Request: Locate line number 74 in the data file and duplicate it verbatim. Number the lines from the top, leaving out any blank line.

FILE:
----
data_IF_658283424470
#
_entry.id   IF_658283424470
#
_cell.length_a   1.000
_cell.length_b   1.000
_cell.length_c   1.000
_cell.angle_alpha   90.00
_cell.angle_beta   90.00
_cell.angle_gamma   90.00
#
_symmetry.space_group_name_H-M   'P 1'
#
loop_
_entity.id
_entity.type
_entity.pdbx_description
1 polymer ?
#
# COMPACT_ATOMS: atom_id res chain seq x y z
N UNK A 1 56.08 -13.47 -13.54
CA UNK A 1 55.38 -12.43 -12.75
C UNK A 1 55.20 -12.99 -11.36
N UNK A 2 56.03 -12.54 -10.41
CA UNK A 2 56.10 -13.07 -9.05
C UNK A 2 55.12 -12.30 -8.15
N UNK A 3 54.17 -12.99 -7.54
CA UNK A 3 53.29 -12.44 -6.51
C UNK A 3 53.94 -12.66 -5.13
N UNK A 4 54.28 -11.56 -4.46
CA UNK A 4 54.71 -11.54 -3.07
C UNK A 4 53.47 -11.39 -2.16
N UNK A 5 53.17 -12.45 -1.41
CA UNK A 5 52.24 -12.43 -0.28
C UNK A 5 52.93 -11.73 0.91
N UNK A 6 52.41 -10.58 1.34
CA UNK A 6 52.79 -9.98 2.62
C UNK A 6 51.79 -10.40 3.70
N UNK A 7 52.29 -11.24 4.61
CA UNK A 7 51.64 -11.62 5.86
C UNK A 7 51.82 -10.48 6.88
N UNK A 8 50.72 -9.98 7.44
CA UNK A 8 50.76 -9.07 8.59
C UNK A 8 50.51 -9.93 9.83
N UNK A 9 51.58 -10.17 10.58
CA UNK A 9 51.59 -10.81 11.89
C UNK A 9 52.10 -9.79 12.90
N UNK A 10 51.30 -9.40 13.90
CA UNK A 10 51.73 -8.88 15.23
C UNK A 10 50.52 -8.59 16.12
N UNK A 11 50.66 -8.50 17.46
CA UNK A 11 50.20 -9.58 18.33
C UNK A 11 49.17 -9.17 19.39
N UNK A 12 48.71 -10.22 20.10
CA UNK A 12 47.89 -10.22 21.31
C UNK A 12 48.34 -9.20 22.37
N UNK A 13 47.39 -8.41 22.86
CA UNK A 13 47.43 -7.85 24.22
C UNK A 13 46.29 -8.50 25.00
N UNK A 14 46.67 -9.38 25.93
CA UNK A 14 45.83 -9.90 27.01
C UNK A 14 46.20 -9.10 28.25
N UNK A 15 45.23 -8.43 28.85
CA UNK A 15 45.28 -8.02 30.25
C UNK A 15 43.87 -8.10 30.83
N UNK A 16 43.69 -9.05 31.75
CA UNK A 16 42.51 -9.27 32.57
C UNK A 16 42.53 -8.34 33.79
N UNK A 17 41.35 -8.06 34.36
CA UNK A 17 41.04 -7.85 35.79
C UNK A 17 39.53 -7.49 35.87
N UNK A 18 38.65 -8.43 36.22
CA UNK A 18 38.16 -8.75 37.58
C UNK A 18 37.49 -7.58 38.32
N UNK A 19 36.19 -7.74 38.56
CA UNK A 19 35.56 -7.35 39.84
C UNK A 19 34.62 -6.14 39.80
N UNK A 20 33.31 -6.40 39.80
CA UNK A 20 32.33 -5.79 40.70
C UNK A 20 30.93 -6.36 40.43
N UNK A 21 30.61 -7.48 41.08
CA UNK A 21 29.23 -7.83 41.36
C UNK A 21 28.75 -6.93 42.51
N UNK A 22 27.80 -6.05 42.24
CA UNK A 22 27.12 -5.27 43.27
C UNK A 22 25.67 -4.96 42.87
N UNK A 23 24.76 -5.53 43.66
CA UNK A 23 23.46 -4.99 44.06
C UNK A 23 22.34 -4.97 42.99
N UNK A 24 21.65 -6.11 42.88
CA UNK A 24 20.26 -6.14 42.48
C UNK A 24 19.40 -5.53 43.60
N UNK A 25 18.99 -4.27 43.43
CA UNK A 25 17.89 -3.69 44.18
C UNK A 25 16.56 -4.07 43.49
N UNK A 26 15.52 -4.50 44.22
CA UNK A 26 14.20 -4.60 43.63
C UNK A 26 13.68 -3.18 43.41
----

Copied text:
C UNK A 18 37.49 -7.58 38.32